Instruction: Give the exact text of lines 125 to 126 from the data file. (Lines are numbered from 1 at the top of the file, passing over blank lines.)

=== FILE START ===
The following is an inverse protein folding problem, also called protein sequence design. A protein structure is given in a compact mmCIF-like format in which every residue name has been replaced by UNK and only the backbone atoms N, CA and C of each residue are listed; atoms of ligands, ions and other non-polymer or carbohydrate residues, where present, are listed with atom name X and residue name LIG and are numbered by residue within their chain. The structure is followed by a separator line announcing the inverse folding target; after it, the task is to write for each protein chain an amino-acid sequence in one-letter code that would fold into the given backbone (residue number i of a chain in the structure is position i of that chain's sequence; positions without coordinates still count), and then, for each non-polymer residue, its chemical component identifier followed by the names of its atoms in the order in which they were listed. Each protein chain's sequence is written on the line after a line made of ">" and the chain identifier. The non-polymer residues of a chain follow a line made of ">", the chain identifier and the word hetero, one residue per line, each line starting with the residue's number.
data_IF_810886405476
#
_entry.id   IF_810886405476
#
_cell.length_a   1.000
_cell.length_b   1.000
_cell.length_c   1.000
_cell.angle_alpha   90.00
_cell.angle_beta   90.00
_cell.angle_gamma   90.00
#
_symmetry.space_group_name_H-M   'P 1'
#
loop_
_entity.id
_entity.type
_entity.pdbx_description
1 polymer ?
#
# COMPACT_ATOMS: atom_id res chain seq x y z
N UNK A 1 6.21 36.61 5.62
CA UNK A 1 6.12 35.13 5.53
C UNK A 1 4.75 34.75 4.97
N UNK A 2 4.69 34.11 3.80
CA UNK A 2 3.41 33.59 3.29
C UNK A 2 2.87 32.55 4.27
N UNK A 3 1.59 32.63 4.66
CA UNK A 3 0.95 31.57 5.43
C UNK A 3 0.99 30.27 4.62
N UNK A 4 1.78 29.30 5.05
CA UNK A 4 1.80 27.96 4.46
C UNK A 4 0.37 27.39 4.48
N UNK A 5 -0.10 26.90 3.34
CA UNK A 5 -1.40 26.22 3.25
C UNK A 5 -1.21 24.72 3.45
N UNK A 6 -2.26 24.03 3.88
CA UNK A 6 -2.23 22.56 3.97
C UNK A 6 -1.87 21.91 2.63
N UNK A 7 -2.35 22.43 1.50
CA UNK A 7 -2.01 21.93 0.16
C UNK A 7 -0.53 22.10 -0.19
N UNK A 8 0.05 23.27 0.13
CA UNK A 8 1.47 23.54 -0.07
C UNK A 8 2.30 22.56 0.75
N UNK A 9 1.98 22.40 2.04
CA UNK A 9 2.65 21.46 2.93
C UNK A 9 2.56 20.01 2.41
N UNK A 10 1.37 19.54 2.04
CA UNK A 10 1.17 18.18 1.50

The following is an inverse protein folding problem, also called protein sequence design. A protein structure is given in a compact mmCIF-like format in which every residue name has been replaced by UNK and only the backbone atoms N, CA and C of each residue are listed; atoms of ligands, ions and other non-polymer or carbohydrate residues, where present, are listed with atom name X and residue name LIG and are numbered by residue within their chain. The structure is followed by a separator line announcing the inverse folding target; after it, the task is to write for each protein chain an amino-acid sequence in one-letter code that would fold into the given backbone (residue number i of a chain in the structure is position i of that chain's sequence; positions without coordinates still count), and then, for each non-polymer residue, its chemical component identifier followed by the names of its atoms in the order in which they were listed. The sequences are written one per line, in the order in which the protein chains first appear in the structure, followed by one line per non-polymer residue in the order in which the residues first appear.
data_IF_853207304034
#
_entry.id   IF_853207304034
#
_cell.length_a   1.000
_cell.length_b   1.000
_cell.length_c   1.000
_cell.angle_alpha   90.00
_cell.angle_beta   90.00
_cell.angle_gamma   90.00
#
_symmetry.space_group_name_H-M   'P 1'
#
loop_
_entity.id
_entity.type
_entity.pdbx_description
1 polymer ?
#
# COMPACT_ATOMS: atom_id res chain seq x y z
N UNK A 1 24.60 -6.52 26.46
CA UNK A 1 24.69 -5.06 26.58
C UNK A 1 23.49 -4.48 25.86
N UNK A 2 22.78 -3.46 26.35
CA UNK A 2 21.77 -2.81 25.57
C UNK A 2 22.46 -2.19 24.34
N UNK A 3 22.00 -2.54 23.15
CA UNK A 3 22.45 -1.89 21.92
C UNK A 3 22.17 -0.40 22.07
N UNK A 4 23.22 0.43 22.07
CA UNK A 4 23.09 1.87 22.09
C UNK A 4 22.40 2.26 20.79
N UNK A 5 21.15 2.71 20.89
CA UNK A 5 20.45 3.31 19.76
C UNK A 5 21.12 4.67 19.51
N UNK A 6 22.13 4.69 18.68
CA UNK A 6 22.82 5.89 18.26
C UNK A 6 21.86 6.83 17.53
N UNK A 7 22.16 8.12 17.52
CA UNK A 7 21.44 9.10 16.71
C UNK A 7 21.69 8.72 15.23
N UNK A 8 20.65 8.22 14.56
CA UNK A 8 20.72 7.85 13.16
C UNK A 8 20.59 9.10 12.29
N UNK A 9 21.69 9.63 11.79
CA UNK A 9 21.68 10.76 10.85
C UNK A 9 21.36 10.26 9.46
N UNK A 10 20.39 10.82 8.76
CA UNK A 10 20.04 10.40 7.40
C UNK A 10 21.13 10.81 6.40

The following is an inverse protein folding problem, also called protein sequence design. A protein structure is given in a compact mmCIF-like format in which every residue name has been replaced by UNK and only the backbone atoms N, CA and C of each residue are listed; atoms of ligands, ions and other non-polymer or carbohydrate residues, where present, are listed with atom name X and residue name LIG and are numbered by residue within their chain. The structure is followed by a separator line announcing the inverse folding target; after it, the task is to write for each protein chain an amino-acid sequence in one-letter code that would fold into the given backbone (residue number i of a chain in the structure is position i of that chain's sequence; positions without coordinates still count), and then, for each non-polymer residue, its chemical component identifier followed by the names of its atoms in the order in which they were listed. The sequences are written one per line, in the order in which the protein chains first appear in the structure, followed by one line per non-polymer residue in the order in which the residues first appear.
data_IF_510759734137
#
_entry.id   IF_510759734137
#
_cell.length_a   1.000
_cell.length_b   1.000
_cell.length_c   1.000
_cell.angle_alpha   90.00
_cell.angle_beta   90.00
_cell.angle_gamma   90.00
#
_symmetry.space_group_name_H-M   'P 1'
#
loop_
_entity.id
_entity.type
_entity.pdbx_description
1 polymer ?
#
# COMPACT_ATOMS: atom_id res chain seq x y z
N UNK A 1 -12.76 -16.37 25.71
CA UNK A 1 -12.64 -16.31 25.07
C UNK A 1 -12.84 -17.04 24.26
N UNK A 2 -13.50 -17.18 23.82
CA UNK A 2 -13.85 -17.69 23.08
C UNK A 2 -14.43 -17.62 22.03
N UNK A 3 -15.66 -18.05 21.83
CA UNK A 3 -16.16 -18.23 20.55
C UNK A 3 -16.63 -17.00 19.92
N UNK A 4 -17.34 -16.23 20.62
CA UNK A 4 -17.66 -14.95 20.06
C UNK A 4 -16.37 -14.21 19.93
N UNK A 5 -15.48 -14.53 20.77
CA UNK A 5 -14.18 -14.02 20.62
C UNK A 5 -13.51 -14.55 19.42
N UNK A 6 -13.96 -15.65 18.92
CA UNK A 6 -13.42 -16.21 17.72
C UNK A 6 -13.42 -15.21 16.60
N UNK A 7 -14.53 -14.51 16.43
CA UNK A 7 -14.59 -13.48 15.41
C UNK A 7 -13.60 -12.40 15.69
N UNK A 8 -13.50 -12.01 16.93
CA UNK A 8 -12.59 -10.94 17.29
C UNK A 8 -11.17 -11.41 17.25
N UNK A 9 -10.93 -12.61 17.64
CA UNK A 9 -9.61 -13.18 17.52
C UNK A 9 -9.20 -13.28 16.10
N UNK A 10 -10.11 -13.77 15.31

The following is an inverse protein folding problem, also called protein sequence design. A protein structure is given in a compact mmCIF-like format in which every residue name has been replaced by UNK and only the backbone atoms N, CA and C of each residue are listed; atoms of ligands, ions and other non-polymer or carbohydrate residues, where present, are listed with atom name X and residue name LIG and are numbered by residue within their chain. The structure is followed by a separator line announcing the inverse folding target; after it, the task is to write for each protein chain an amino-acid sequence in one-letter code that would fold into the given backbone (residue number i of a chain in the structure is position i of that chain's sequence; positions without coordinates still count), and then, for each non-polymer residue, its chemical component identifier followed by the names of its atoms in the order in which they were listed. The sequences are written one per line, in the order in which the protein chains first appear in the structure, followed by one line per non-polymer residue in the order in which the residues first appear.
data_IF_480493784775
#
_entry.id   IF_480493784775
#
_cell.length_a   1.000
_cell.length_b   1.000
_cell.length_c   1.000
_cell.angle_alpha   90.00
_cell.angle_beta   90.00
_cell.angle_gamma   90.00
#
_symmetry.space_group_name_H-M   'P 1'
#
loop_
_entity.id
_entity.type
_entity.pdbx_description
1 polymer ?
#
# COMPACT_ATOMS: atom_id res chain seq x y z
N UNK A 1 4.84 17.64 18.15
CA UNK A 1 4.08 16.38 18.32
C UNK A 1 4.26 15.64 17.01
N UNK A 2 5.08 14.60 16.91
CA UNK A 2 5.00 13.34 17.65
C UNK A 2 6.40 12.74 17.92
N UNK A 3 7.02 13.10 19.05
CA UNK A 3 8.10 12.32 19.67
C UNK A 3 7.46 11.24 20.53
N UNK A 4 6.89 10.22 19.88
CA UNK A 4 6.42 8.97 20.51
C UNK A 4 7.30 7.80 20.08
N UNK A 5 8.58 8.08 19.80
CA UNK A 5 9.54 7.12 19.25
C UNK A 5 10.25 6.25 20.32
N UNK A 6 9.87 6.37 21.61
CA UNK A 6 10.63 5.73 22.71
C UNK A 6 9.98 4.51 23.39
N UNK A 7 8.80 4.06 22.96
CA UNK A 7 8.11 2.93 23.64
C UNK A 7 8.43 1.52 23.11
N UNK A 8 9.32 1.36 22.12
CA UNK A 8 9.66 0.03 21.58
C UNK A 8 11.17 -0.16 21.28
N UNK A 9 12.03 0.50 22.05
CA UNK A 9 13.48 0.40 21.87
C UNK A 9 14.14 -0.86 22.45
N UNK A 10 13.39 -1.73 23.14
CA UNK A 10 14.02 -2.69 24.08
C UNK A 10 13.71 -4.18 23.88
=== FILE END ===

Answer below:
C UNK A 1 -12.84 -17.04 24.26
N UNK A 2 -13.50 -17.18 23.82